CLARKSVILLE, Tenn. – When Keith Wilson, 51, first arrived at Austin Peay State University, George H.W. Bush was president of the United States, Johnny Carson ended his 30-year tenure as host of the Tonight Show and Barcelona hosted the Summer Olympic Games. Much has changed since 1992, except for Wilson’s status as an APSU student. A series of health problems delayed his studies over the years, causing him to sometimes drop out or take only one class a semester.
“You can look at his transcript and see when medical problems got worse,” Dr. Bert Randall, APSU professor of philosophy and Wilson’s advisor, said. “He might make a low passing grade or not pass a class. But he never complained, never blamed it on anybody. He came back and took the class again. Just kept working at it.”
Wilson’s tenacity has paid off, and on Dec. 13, his long academic journey will finally come to an end. During that day’s APSU winter commencement ceremony, Wilson will officially earn his bachelor’s degree with specializations in philosophy, religious studies and diversity studies.
“People were friendly, and they let me work at my own pace,” he said. “The curriculum that I was studying, especially political science and religion, directly related to my life’s struggles. It kept me busy and gave me things to think about other than dialysis and other medical procedures. It motivated me and gave me a goal to look forward to. To get a degree is a blessing. To have had the mentors and teachers at APSU was and still is a blessing.”
Over the years, medical emergencies and hospital visits interrupted his classes, and medications often made it difficult for him to concentrate on his homework. Wilson also mentioned that he suffered from a learning disability, but he’s not the type of person to make any excuses for his setbacks.
“There were times when the grade went to ‘F,’ and it was difficult,” he said. “And you say, ‘what did I do? I thought I tried as hard as the other students.’ But a lot of times when you look back over it, you didn’t.”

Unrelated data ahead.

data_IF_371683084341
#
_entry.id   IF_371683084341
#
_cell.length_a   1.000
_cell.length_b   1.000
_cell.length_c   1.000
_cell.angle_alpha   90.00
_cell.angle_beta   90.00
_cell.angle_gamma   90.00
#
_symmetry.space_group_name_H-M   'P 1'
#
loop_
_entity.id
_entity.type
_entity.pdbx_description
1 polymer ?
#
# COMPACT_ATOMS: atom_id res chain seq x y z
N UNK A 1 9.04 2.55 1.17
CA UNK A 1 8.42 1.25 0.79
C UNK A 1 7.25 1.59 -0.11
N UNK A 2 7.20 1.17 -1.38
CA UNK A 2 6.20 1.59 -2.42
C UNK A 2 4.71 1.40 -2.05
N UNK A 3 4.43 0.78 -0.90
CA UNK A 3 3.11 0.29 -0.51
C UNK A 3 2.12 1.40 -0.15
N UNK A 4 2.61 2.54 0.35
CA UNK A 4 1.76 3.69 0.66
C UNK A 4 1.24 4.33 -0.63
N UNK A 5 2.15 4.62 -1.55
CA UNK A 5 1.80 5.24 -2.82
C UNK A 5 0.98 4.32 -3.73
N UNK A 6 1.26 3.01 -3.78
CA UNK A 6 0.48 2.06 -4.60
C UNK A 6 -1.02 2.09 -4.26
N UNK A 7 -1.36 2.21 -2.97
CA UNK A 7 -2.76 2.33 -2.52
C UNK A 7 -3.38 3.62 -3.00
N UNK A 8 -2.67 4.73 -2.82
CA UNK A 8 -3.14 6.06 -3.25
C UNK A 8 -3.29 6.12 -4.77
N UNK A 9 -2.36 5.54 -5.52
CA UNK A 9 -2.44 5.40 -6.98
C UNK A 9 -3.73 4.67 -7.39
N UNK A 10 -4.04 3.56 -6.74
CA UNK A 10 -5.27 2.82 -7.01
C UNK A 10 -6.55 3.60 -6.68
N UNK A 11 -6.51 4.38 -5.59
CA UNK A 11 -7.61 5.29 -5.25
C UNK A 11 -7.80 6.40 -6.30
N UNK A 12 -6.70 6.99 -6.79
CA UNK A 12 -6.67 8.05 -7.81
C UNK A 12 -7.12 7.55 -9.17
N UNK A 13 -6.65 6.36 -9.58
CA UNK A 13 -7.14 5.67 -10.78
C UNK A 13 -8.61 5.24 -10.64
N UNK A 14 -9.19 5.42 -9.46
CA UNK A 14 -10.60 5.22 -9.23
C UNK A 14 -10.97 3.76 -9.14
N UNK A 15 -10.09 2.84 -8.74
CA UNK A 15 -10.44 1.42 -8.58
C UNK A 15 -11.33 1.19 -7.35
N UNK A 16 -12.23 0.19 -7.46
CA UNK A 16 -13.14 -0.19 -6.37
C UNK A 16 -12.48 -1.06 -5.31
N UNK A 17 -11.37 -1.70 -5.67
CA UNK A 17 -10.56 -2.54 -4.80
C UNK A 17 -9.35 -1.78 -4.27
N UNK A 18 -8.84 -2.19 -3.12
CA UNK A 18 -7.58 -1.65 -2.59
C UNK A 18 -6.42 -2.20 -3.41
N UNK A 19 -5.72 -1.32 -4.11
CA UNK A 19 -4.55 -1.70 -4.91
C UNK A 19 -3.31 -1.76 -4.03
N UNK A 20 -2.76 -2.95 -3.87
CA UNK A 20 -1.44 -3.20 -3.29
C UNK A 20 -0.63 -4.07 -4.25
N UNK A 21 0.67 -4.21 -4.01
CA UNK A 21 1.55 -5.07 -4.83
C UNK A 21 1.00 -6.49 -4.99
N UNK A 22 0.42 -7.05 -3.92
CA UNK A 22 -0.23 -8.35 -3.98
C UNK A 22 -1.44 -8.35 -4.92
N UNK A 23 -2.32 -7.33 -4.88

Wilson’s attitude impressed Randall. In his 42 years of teaching at APSU, the philosophy professor rarely came across a student so dedicated and honest.
“I admired the fact he never made excuses,” Randall said. “He kept working. I know he was discouraged. He became a hero for me in terms of just not giving up.”
Randall was determined to see Wilson graduate, so earlier this year, he contacted the APSU Office of the Registrar for help deciphering all the credit hours Wilson had earned in the last 20 years. Patrice Cheatham, assistant registrar, and Jasmine O’Brien, graduation coordinator, diligently went over Wilson’s record to see what classes he was missing.
“Without their compassion, concern for Keith and professional competence, I would not have known how to advise him so that he could fulfill all the requirements for graduation,” Randall said.
On Dec. 13, Wilson will be one of about 840 APSU students participating in the largest winter commencement ceremony in the University’s history. In 2008, APSU began hosting two graduation ceremonies to accommodate the University’s growing number of graduates. The first ceremony, featuring candidates from the College of Arts and Letters, the College of Science and Mathematics and the School of Technology and Public Management, will begin at 10 a.m. The second ceremony, featuring degree candidates from the College of Behavioral and Health Sciences, the College of Business and the College of Education, will begin at 2 p.m.
Dr. Bruce Myers, chair of APSU Department of Computer Science and Information Technology and the 2013 APSU National Alumni Association Distinguished Professor Award recipient, will deliver the commencement address.
APSU offers a free live Web cast of each commencement ceremony. A link to the Web cast will be made available within 24 hours of each ceremony. For more information, visit www.apsu.edu/commencement.